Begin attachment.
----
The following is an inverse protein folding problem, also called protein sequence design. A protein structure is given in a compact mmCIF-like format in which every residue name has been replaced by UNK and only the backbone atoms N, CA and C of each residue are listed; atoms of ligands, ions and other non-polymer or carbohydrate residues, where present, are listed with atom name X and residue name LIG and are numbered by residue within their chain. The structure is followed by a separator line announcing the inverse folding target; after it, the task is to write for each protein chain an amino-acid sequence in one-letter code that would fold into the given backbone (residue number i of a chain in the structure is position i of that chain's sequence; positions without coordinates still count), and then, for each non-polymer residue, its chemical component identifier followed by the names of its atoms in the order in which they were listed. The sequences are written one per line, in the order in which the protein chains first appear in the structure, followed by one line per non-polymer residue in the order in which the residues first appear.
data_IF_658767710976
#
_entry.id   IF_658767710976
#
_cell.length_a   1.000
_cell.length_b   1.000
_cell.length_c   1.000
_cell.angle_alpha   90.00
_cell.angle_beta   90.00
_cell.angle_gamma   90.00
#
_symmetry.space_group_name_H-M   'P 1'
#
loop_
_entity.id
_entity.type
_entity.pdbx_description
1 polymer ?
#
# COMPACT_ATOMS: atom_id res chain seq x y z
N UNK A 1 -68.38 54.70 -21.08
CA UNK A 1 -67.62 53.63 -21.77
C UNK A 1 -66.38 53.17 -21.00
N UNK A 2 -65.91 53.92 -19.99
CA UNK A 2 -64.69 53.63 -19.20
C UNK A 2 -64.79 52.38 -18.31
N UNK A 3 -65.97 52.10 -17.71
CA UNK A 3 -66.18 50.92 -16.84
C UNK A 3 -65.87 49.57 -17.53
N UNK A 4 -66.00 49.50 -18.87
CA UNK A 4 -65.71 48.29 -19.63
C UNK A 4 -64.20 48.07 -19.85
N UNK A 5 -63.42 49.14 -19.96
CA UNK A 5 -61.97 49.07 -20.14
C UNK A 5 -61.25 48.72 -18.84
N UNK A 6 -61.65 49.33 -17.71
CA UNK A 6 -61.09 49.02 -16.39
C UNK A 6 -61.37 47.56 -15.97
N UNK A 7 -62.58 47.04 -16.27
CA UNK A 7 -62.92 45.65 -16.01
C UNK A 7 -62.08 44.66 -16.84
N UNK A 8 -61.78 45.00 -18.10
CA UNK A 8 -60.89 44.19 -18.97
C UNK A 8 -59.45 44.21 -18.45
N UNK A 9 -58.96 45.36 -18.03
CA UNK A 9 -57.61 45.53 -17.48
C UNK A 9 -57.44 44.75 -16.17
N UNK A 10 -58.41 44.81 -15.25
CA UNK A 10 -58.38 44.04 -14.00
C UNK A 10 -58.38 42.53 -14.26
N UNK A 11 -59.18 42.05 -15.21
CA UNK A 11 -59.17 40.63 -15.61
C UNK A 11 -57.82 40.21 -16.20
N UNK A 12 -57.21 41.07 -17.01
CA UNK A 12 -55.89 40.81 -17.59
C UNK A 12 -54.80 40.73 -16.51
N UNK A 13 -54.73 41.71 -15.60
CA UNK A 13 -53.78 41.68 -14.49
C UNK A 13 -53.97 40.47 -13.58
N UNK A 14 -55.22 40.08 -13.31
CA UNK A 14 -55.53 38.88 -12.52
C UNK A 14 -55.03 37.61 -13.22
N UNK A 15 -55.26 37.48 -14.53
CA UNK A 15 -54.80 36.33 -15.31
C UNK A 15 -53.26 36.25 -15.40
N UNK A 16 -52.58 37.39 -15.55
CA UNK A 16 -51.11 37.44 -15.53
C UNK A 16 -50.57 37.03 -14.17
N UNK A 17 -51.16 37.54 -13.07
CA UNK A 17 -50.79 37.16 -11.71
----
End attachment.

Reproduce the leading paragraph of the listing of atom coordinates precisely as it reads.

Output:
The following is an inverse protein folding problem, also called protein sequence design. A protein structure is given in a compact mmCIF-like format in which every residue name has been replaced by UNK and only the backbone atoms N, CA and C of each residue are listed; atoms of ligands, ions and other non-polymer or carbohydrate residues, where present, are listed with atom name X and residue name LIG and are numbered by residue within their chain. The structure is followed by a separator line announcing the inverse folding target; after it, the task is to write for each protein chain an amino-acid sequence in one-letter code that would fold into the given backbone (residue number i of a chain in the structure is position i of that chain's sequence; positions without coordinates still count), and then, for each non-polymer residue, its chemical component identifier followed by the names of its atoms in the order in which they were listed. The sequences are written one per line, in the order in which the protein chains first appear in the structure, followed by one line per non-polymer residue in the order in which the residues first appear.